Positive isn’t Always the News

I have noticed something lately, and it’s not a negative thing and definitely deserves attention. During these strange times, it’s obvious how negative stories can dominate headlines, because apparently that is the news. Yet right in front of all of us are real acts of kindness, heart, and compassion.

I am seeing true American ingenuity. For example, several of our fitness experts and gym owners like Dion SgroMariah Prussia, and April Imholte are providing online workouts for people to do in their homes. I am seeing parents teaching their children about cooking, conserving resources, and using technology to teach their children who are currently at home due to this situation. People like Rozalyn Howery taking her children on virtual tours of many places in the world through the internet and reading books.

Our small businesses, like restaurants are offering carryout services. These Americans are still there, still serving our communities.

Even social clubs are encouraging online groups to help maintain some socialization. It’s different, but allows some level of interaction and a breath of normal.

American resilience and ingenuity has always prevailed, and always will. We can take a lesson from those like Teresa Terry who understand the gravity of these times, but know how to find the best in not only the situation, but their fellow Americans, encouraging people to remember compassion.

People like Dave Jopp who encourage music and keep people entertained through radio.

People like Sandy Zok who offer their expertise to those who may need some type of social service.

People like Josh Kehr, who continues to play excellent music and offers help to those who may need deliveries or anything else.

These are just a small sample of the positive things happening during this time.

In the end, this virus, like any other virus or crisis, does not discriminate against your skin color, past, present, ethnicity, political affiliation, or sexual orientation. In the end, we will prevail as we always have. In the end, we are all still human. Be kind and compassionate to those most vulnerable in our society.

Reach out should you need help, it is out there. Support your local small businesses, neighbors, and friends. Thank you for being a great American.

Let’s Make an Immediate and Direct Impact

As you all may know, writing, music, and the arts have been proven to be absolute excellent therapy in the treatment regarding the symptoms of PTSD.
 
There are currently several organizations such as, Song Writing with Soldiers, that pair musicians with veterans. The veterans often times tell their stories or share songs they have written. The artists collaborates with the veteran and together, they create a song based on that story. These organizations are invaluable.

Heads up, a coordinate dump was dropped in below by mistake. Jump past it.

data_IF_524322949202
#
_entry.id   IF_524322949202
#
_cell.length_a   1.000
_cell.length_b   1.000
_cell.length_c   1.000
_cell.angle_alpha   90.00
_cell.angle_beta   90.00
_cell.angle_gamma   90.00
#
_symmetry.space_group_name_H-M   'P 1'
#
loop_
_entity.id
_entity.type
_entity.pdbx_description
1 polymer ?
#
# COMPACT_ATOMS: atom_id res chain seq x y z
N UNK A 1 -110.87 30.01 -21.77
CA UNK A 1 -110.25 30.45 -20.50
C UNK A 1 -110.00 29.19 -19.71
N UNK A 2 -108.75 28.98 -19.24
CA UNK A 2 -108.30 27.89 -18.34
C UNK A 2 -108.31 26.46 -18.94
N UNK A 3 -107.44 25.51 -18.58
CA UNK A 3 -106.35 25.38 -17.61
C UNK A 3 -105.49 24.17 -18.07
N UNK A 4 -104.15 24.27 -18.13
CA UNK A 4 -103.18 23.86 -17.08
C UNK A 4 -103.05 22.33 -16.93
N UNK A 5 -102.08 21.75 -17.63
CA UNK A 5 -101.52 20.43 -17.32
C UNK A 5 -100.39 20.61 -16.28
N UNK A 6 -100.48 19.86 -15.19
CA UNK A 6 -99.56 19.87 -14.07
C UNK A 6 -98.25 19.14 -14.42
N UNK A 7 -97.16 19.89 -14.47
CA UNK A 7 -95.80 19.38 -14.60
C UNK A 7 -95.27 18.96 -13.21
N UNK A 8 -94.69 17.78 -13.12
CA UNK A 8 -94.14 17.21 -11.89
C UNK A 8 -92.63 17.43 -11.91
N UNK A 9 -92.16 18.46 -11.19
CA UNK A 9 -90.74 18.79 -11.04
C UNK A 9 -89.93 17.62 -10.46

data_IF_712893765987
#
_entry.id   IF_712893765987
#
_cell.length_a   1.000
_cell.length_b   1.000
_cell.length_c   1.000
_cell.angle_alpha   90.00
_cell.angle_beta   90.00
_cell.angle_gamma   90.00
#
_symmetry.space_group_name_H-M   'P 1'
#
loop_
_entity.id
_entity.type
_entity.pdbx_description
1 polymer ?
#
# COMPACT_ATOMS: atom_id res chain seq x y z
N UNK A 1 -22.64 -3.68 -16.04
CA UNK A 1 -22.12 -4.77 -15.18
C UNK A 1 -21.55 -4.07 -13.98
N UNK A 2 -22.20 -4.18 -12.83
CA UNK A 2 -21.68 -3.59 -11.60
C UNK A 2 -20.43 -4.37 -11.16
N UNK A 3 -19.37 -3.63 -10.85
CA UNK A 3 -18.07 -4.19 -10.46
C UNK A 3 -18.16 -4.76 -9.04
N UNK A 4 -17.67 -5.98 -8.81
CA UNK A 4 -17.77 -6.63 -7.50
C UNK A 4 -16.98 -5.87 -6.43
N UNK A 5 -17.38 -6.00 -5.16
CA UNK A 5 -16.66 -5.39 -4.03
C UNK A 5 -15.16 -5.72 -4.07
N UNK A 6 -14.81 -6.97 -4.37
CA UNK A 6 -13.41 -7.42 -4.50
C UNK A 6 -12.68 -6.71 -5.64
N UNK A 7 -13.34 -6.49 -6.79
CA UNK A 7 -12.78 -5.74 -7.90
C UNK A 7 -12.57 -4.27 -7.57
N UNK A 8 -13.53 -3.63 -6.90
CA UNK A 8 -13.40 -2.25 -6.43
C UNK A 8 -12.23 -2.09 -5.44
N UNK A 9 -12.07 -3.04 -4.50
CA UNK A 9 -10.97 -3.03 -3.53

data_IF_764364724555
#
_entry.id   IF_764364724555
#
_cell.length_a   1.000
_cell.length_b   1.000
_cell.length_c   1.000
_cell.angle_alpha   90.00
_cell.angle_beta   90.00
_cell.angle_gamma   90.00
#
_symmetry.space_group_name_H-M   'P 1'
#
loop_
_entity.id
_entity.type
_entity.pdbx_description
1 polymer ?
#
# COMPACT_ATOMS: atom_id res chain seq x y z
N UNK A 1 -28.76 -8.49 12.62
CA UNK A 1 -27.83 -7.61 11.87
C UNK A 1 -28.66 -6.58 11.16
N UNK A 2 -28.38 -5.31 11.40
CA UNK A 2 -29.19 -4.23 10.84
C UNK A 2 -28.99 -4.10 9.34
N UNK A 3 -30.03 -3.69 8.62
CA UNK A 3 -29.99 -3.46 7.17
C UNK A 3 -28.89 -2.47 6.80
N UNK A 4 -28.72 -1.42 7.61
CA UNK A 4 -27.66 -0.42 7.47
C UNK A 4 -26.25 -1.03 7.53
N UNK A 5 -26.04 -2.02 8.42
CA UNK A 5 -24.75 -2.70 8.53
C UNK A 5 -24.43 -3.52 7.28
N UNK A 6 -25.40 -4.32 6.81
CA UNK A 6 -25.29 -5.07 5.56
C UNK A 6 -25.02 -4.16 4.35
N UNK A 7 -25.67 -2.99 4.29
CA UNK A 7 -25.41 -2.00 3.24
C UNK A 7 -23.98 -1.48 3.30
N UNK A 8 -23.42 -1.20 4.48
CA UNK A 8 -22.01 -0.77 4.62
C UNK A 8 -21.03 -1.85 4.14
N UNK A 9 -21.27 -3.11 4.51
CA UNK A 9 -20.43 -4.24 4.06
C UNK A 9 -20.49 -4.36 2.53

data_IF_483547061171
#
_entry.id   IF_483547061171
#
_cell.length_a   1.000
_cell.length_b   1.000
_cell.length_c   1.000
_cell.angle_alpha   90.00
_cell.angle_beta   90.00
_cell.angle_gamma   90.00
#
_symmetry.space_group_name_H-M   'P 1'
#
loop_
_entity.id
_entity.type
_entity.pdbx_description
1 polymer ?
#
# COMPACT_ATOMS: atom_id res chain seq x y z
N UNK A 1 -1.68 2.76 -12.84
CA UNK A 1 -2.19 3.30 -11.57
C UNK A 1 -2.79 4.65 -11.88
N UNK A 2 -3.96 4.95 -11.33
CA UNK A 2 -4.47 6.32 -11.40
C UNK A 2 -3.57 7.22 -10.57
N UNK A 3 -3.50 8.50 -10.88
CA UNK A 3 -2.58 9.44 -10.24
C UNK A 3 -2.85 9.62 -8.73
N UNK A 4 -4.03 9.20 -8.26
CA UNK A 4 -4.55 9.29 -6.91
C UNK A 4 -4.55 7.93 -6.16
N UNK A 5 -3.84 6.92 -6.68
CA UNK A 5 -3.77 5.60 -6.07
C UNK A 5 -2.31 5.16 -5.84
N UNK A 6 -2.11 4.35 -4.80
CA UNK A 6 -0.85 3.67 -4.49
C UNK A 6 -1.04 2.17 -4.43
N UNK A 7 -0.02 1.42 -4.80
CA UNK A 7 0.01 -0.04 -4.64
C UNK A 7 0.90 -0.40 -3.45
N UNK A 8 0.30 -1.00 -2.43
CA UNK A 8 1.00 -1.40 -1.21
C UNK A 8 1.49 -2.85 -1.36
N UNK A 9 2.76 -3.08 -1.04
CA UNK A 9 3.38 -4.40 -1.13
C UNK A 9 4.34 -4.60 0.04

In an attempt to get one of these excellent organizations to come locally, I have discovered that this process is so popular and effective that the organizations are booked out nearly two years.
 
The group I work with at the VA is committed to educating the public regarding PTSD for not only veterans, but all first responders. I don’t like to re-invent the wheel, but now have a goal.
 
What better way to educate the public than to include them in the process. There is so much talent locally and nationally that I believe starting an organization that accomplishes this goal does two things. First, it provides the same opportunity as the larger organization. Second, it directly involves our local and national talent, educating the public via participation.
 
I bear first hand witness to the therapeutic benefits of the arts regarding managing the symptoms of PTSD. I am happy, able, and willing to set up the organization and begin collaboration as soon as possible. The goal is to have a song or two by November 2020 that would be performed live at an event sponsored by the Fargo, ND VA at a local venue.
 
If you are a musician, song writer, or have a absolute desire to make a direct impact, regardless of where you live, please message me. There really are no rules. A great deal of this can be done over email, however I feel it is imperative that the artist meet the veteran at some point. I promise you the end result will make a positive difference in a veteran, first responder, and your life.
 
Thank you all for being the kind of Americans worth fighting for!
 
Dan

Listen to My Radio Interview

Hi Everyone!

In case you missed it, feel free to click the link below to listen to my radio interview on the Heroes of the Heartland Radio program from this morning!  Thank you all so much for the continued support for this project! I used to say it meant the world to me, and it does, but now I am starting to see that there is a bigger picture.  Thank you for all the phone calls, texts, and emails. Keep them coming!

Heroes of the Heartland: Dan Hudson | INFORUM

Using Yours

Like a loving mother that would starve to feed her young,  life too will feed you if you are willing to eat.  On the other hand, should you find yourself not hungry, give your plate to another, for then you become life.
DTH 2019
Using Yours.
I was recently in Charleston, SC and found it was every bit beautiful as I had been told.  Like most cities, there are several faces of the city, even if you travel just a short distance.  I find this same comparison in people.  Some may look good on the outside, but more often than not, they too have another face.    
Arguably, I am a humble guy. I prefer to encourage people and congratulate their successes.  Don’t get that confused with credit.  I am a firm believer in giving credit where credit is due.  A Champion of the soon to be successful underdog. 
In reality, There are those that ask for your “help”, and once provided, give little to no credit to those whom really do the work.  Often times this occurs in the Supervisor/Supervised relationship.  The unfortunate result is a moral destroying situation for the supervised.